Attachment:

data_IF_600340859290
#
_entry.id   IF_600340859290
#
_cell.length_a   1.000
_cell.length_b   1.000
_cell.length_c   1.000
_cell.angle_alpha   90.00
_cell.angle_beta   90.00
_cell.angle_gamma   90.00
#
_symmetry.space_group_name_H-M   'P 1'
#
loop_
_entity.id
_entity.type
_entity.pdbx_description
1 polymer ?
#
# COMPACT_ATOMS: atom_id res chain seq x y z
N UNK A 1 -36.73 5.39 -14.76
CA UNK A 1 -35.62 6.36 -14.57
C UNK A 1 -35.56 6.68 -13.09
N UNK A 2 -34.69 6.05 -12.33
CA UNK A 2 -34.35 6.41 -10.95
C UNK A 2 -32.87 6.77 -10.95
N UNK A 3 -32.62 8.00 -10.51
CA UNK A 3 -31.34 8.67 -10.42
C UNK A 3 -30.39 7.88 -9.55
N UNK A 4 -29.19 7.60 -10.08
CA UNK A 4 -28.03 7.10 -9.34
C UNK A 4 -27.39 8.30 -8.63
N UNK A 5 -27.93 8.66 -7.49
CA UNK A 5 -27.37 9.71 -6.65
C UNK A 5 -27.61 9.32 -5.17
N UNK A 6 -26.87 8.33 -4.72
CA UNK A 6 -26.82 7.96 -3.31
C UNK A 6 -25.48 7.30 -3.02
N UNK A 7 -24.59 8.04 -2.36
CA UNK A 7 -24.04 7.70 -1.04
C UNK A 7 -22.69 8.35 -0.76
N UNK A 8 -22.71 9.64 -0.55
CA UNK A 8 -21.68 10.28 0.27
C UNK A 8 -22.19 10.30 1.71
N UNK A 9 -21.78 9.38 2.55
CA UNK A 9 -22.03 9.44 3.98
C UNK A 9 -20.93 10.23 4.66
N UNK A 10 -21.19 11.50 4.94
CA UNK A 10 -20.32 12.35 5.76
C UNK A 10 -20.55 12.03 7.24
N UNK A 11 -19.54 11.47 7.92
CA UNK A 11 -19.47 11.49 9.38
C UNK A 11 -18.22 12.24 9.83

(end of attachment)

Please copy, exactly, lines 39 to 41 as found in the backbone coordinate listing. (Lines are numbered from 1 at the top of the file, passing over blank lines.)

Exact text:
N UNK A 7 -24.59 8.04 -2.36
CA UNK A 7 -24.04 7.70 -1.04
C UNK A 7 -22.69 8.35 -0.76